Volume 9, Issue 1
CNN recruits Communication interns
By Megan Hargroder
Not every Communication Broadcasting student realizes the dream of working for a major network, but Carol Gantt is hoping to see more of them at least get a chance. This alumna of the broadcasting program stopped in for a visit in April to drum up interest in the internship opportunities with Turner Broadcasting.
Gantt works in Media Operations at CNN’s Atlanta headquarters, which is a far cry away from her original plan of going to law school. She was a pre-law major for a year when Gantt met a KATC producer and took an internship at the television station. She then switched her major to journalism and then to broadcasting.
”I started in Lafayette as a 'grunge' and learned everything I need to know here, went to Columbus, Ga. as a producer in 2000, stayed there for three years and then went to Augusta for a year and then got to CNN,” she explained.
The former local TV journalist said that she was not overwhelmed with working at a large-scale media outlet like CNN because her days as a producer made her get used to juggling.
Now, Gantt describes her job as one where she wears many hats, acting as a liaison between her department and the newsroom, reviewing video before it hits the air and transcribing and archiving video.
”Basically, I watch TV all day,” she joked.
Gantt calls the “climb to the top” in the media world a “slow progression.”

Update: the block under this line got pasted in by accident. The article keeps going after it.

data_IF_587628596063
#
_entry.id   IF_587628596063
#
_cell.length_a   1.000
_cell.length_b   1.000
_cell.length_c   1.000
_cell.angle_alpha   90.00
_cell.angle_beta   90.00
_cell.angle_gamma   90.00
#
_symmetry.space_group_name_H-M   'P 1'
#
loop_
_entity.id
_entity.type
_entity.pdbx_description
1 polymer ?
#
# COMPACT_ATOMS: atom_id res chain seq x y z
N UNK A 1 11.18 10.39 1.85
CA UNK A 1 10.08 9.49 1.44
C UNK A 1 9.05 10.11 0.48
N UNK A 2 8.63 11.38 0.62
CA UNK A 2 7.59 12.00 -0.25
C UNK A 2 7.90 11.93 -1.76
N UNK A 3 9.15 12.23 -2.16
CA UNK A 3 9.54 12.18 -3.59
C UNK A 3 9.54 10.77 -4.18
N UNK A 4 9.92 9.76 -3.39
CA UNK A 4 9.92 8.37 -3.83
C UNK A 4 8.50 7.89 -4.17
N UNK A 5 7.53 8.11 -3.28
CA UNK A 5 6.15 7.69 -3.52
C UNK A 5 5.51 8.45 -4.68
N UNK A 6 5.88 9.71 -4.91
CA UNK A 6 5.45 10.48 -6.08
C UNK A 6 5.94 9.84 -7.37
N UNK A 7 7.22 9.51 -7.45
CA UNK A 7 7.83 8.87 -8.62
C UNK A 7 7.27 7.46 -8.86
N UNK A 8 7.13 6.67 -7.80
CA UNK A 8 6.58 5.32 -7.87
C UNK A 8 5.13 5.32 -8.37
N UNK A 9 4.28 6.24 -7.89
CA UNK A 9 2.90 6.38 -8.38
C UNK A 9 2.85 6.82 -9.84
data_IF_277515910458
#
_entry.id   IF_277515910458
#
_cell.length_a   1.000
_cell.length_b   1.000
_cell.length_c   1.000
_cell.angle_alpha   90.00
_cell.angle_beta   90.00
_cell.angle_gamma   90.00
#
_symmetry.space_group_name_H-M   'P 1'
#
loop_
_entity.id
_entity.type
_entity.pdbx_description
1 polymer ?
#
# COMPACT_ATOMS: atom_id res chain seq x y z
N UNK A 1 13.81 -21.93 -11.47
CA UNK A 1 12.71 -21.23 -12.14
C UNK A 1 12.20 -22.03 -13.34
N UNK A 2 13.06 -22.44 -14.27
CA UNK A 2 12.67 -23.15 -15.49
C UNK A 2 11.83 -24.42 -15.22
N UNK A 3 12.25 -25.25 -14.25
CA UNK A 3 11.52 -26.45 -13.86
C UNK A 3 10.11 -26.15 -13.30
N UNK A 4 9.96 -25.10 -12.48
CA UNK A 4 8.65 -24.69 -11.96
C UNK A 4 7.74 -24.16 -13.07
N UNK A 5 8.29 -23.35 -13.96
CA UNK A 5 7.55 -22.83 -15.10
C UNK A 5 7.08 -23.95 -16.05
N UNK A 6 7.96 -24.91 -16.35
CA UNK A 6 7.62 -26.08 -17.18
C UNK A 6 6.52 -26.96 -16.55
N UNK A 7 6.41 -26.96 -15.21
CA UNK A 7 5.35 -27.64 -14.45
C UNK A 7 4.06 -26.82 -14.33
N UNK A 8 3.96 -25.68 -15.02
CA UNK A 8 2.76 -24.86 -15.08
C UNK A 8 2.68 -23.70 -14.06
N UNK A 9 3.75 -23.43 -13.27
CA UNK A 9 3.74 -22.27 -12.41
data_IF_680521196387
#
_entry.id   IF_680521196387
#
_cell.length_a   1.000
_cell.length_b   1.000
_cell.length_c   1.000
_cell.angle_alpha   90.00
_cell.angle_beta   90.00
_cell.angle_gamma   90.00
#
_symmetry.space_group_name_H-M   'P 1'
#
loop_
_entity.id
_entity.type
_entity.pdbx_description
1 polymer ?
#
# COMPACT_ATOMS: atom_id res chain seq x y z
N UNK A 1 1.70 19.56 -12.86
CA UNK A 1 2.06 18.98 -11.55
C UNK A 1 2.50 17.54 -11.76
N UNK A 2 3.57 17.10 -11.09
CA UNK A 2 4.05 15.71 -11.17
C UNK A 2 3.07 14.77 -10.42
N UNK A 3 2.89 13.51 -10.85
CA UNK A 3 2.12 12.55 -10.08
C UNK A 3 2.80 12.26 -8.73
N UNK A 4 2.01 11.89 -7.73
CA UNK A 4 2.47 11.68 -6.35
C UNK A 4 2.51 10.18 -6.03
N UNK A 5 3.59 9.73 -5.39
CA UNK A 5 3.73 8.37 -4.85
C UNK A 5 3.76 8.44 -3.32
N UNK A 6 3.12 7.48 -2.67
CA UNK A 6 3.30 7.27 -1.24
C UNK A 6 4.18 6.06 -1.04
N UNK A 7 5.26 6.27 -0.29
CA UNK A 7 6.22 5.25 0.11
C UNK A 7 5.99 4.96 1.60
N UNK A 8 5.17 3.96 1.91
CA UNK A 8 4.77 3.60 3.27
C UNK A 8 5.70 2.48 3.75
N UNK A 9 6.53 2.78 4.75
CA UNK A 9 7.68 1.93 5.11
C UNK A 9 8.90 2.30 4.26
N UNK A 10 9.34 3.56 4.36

”Networking is absolutely necessary,” she explained. “Sometimes it really is about who you know.”
Gantt said that starting small isn't a bad thing, and that there are several media outlets here in Lafayette where students can get started before they are even out of college.
”Pick what you want to do and then all you have to do is make a phone call,” she said. “Say 'this is who I am, this is what I want, can you help me, and if you can't then could you direct me to someone who can?”
Gantt also stressed the importance of campus organizations geared toward Communication majors such as NABJ, SPJ and RTNDA. “Those organizations are here for a reason. They look great on résumés — that's true, but use the resources within them to get what you want.”
She also said people need to know that NABJ is not just for black journalists.
”It's not as geared towards one race of people anymore. The reason these groups were made in the first place was because they weren't allowed in the other ones. Those things have changed. So use the resources you have to get what you want.”
Gantt said the media business is all about “showing up and showing out. “You can't be in this business and not be assertive. If you have thin skin and wear your heart on your sleeve then you need to get out. It's not a nice business.”